Get, the Sydney-based university payments startup formerly known as Qnect, has raised $3.4 million in a funding round led by Vertex Ventures and Click Ventures.
Cofounded by Daniel Liang and Ryan Cheng, Get’s online platform looks to help those running university clubs and societies easily plan and collect payments for ticketed events, and sell memberships and merchandise.
Launched in 2016, the startup reported that it now has 500 organisations using its platform; the majority of these are in Australia, however Get last year launched in Hong Kong and recently went live in Singapore.
According to Liang, the funding will go towards further expanding the startup’s footprint, product development, and building out its teams in each market.
“This is a very exciting time for us. Get is targeting an untapped market of students whose spending behaviours and expectations are vastly different to the generations before them,” he said.
“This cohort is inherently social, and Get is really one of the only services that leverages this insight as the basis for a payments platform. This generation wants to buy what their friends are buying, and being able to provide that level of transparency on a scalable digital platform is incredibly powerful.”
Carman Chan, managing partner at Click Ventures, an early backer of Spotify, said the firm was impressed with Get’s ability to execute, attention to detail, and learning speed.
“More and more selling will be automated and moved to mobile. The social element of Get’s model is the missing piece of the current offline to online selling model. We believe startups need to be able to execute but also be nimble enough to pivot when the opportunity arises, and the Get team definitely demonstrates these qualities, which will see it grow quickly,” Chan said.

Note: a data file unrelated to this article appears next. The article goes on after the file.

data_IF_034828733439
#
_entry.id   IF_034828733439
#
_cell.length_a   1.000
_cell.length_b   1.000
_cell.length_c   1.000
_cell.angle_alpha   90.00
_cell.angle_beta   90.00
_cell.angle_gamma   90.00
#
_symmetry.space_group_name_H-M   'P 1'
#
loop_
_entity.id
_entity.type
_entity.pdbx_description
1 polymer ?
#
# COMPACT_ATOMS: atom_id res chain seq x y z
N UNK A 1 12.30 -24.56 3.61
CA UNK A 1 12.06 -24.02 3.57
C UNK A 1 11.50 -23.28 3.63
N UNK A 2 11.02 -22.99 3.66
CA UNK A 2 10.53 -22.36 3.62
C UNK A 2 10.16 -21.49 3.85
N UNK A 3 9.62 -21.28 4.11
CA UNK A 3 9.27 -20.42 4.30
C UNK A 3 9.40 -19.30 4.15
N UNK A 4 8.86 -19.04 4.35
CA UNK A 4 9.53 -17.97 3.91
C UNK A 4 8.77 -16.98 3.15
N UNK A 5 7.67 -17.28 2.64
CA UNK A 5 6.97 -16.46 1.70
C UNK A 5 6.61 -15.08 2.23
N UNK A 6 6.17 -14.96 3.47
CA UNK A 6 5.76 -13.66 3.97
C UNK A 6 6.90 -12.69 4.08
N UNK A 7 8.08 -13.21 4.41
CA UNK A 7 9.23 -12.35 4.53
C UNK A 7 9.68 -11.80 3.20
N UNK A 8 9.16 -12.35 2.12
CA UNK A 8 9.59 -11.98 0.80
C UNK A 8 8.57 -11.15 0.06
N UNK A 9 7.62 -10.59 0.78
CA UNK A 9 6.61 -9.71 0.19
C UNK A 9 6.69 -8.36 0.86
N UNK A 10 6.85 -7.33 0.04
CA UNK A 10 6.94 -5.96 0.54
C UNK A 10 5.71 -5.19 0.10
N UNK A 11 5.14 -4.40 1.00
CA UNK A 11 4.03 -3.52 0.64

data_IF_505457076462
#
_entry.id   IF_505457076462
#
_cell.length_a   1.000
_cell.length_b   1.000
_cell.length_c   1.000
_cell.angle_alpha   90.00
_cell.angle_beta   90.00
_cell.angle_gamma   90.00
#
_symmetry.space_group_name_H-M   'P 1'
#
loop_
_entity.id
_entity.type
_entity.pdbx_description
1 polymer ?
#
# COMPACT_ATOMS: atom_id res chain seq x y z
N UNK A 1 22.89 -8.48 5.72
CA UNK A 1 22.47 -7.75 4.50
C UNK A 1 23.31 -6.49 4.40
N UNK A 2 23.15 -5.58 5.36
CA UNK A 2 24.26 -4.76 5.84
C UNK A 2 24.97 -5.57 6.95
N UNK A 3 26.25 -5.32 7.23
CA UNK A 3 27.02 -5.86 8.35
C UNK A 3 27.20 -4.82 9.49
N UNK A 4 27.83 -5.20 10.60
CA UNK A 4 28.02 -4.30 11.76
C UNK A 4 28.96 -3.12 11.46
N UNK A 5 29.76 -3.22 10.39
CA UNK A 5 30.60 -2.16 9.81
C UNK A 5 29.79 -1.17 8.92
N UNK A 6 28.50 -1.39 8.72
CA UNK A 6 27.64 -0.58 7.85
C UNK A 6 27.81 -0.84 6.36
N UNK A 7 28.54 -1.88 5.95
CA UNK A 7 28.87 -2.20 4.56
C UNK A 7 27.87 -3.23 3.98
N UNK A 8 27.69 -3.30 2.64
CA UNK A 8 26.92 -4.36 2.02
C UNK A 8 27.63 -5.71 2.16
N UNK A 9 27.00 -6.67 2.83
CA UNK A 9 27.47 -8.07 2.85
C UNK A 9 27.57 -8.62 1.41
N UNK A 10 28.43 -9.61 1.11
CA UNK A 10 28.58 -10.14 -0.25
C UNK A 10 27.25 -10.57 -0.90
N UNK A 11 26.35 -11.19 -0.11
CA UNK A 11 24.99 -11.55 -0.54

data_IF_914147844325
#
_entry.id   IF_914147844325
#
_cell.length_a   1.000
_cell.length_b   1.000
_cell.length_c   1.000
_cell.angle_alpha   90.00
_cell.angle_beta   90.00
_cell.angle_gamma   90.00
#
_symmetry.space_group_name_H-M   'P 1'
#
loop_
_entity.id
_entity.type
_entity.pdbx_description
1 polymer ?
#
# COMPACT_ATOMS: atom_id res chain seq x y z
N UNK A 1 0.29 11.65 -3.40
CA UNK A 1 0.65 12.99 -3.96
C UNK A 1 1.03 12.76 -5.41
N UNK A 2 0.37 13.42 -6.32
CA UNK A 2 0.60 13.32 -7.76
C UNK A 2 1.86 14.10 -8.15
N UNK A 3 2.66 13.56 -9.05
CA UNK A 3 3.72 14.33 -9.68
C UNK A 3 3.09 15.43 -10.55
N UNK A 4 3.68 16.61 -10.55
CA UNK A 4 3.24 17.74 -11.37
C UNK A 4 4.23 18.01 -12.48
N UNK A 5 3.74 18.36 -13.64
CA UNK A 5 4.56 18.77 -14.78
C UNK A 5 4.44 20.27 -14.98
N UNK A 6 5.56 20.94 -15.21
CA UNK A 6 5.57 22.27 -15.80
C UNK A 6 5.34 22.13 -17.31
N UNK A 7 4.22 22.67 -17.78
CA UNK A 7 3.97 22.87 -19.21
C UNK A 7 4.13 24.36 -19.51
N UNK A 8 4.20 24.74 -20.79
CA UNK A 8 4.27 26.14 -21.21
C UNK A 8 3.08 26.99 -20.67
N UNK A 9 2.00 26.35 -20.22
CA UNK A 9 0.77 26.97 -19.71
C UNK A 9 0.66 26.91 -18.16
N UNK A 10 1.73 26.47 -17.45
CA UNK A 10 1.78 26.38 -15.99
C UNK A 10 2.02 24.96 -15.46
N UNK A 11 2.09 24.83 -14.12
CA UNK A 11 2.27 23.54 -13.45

Get is one of a number of startups targeting the university market.
Also working in this space is Canberra-founded QPay, first launched as an app through which university students could easily buy things like club memberships, textbooks, tickets to parties, and other merchandise from university societies, the merchants.
QPay is now looking to move into the digital bank space, earlier this year partnering with MasterCard to launch a debit card for students.
Backed by a Corporate Authorised Representative with an Australian Financial Services Licence (AFSL), the card has students link money from another bank account, with QPay partnering with various retailers to offer cashback and other rewards when used in store.
Liang too is looking beyond university club space for Get, saying the startup’s growth potential inspired the recent rebrand.
“One of the main reasons we changed our name to ‘Get’ was that it brought us closer to our mission of helping students get their hands on the things they want. Often, the things they want are heavily inspired and dictated by the actions of their peers, which is why the social aspect underpinning this platform is so important,” he said.
Image: Daniel Liang. Source: Supplied.